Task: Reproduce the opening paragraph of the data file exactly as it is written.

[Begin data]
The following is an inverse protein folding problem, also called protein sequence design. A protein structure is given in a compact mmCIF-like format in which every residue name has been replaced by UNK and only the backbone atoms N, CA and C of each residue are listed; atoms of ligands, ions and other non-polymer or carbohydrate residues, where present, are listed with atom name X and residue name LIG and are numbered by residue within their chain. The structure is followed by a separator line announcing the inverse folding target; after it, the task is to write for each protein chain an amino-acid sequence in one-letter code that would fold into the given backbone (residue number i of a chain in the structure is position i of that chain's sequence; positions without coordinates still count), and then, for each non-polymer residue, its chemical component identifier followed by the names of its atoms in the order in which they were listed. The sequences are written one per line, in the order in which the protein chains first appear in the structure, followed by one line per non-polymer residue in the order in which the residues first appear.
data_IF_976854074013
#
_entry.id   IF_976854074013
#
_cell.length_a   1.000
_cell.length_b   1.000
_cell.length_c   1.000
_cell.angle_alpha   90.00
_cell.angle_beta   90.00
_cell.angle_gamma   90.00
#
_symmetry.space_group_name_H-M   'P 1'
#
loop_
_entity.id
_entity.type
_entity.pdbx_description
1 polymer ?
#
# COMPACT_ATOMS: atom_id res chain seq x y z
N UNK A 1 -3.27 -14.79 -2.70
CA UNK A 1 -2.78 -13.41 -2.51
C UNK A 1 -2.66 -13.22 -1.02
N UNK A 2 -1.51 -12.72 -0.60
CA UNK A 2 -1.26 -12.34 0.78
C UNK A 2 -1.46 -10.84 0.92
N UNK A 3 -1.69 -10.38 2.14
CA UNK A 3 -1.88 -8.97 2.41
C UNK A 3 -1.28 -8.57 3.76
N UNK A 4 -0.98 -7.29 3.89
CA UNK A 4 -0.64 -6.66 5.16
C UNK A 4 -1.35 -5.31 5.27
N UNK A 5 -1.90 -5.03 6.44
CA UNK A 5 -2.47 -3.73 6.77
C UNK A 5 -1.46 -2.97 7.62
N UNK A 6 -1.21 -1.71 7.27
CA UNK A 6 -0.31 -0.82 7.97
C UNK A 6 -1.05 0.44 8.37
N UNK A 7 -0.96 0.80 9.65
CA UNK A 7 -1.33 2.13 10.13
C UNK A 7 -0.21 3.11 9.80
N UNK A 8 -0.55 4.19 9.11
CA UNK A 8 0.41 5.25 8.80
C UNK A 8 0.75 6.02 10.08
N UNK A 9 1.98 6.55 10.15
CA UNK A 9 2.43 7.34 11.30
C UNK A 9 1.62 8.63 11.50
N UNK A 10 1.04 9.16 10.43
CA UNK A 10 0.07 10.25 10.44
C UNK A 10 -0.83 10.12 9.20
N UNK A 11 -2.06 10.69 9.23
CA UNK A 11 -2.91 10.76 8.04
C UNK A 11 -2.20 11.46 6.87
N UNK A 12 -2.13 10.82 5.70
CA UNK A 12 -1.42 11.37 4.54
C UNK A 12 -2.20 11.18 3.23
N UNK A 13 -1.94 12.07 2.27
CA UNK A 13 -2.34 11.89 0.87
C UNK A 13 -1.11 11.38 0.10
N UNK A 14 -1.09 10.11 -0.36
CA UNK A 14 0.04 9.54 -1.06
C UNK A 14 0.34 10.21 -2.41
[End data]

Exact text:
The following is an inverse protein folding problem, also called protein sequence design. A protein structure is given in a compact mmCIF-like format in which every residue name has been replaced by UNK and only the backbone atoms N, CA and C of each residue are listed; atoms of ligands, ions and other non-polymer or carbohydrate residues, where present, are listed with atom name X and residue name LIG and are numbered by residue within their chain. The structure is followed by a separator line announcing the inverse folding target; after it, the task is to write for each protein chain an amino-acid sequence in one-letter code that would fold into the given backbone (residue number i of a chain in the structure is position i of that chain's sequence; positions without coordinates still count), and then, for each non-polymer residue, its chemical component identifier followed by the names of its atoms in the order in which they were listed. The sequences are written one per line, in the order in which the protein chains first appear in the structure, followed by one line per non-polymer residue in the order in which the residues first appear.